Great marketing leaders know how to manage top-down and bottom-up expectations.
In dysfunctional cultures, marketing leaders sit at the fulcrum of C-suite impulsivity and ground-level reality. Great leaders understand their role in that seat is to manage expectations and translate them into actionable tasks for their team members.
While that can seem like an inherent understanding, I’ve found it to be uncommon. Often a marketing leader will kneel to present leadership pressures at the detriment of longer-term results. Or they’ll commit to unrealistic strategic outcomes and place all the responsibility on the tactician on the ground floor.
In a dysfunctional culture, it’s easiest to spot a great leader after they leave. They leave such a surprising chasm in the day-to-day operations that it’s impossible to miss. Suddenly there’s no translator between the C-suite and the ground floor, and the ground floor starts scrambling for the exits.
And they focus on long-term results.
Lastly, good leaders always consider actions in a strategic, long-term context. They don’t get discouraged in the absence of a straight-line path to a goal. They know that success depends on whether they can make good decisions over time. They see every choice as an opportunity to advance the revenue team closer to the goal.
The ability of good strategic marketers to put choices into context can benefit less-experienced marketers, who may fixate on present tactics and metrics more than longer-term concerns. Good marketing leaders know that some of their bright young marketers can grow by thinking of their impact on a broader strategy. They can become better marketers if they can learn to see in longer terms—in years, campaigns, and even careers.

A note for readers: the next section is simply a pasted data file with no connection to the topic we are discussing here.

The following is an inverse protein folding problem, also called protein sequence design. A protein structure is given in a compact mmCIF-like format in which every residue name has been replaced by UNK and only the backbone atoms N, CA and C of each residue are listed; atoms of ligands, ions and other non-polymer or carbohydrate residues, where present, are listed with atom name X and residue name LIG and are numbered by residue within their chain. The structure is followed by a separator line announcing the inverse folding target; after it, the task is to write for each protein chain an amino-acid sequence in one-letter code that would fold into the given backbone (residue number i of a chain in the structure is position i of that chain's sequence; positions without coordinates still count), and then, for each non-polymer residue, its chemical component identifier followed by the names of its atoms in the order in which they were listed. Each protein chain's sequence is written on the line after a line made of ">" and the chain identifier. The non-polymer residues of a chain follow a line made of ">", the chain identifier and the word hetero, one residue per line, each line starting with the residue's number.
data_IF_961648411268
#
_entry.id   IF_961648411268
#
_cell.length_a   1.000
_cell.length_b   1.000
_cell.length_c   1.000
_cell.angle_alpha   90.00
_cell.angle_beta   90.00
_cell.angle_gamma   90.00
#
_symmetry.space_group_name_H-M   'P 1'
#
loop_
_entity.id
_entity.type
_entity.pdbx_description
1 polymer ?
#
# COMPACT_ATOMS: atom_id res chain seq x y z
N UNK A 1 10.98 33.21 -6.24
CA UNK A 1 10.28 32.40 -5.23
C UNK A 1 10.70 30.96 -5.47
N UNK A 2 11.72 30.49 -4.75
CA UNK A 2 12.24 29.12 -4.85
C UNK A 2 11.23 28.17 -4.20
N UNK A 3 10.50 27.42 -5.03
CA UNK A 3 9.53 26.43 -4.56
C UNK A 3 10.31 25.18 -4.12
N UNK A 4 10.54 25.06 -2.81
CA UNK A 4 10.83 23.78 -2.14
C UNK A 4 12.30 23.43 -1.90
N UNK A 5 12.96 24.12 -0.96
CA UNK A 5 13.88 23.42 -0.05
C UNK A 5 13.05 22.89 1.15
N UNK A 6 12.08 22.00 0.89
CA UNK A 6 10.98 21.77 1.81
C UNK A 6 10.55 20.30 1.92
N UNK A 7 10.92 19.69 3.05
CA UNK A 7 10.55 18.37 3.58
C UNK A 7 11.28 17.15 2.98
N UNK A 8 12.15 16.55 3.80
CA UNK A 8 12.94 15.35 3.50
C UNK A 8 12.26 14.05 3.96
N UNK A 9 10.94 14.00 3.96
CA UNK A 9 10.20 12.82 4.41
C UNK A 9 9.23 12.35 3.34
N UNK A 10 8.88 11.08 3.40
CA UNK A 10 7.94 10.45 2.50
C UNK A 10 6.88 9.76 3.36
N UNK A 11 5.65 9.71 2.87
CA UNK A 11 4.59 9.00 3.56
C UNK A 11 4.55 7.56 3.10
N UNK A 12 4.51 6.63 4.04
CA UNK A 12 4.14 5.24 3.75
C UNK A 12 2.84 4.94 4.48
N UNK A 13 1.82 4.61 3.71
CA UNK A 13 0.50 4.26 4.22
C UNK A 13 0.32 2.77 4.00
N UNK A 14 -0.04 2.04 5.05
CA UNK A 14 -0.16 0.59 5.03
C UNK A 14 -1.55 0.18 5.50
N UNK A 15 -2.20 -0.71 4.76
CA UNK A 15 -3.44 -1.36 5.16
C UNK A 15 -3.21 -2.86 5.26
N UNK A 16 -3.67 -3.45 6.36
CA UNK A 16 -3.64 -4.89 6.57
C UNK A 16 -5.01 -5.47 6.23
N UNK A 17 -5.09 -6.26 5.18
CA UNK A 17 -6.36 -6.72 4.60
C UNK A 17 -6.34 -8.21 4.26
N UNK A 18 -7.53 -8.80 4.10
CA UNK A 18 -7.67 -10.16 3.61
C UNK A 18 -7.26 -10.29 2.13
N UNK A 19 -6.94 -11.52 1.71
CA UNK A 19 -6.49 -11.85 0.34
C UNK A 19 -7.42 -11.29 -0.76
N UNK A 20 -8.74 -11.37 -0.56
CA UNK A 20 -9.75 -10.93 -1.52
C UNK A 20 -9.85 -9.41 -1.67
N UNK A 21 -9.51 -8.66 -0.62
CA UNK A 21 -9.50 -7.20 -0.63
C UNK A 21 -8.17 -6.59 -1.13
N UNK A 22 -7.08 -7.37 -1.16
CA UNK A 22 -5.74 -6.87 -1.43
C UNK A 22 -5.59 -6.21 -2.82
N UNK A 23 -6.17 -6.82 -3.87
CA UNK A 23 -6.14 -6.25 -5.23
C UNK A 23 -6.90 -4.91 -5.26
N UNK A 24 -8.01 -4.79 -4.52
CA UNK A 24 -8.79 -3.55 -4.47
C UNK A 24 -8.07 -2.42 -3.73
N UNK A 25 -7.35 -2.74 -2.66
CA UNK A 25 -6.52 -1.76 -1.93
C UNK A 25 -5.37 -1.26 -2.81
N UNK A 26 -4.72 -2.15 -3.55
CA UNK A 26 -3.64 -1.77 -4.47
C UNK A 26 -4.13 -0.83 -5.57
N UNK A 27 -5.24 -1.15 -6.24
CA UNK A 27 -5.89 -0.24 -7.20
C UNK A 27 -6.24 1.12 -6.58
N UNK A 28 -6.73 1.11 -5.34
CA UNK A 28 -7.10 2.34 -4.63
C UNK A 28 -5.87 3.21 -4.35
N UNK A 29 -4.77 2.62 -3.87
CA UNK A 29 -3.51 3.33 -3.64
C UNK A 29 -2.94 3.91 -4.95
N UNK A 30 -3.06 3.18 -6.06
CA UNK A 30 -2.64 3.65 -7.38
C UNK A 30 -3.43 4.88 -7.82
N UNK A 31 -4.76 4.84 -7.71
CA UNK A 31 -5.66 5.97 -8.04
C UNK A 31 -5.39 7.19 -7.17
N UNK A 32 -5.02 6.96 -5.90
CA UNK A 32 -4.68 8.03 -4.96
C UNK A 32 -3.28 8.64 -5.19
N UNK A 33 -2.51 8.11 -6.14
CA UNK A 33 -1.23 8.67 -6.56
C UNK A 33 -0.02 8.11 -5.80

Great marketing leaders share such things because that’s who they are. They’re not concerned with protecting their current place as much as creating a lasting impact. They may even hope that one day, those bright young marketers will become bright marketing leaders themselves.
We’re always thinking about growth marketing and how to put companies on a path to marketing success. If you’re interested in keeping up to date, you can subscribe to our growth marketing blog for alerts when we post new content.
If you’re looking for more about how marketing leaders think about structuring marketing departments for success, then check out our free whitepaper below.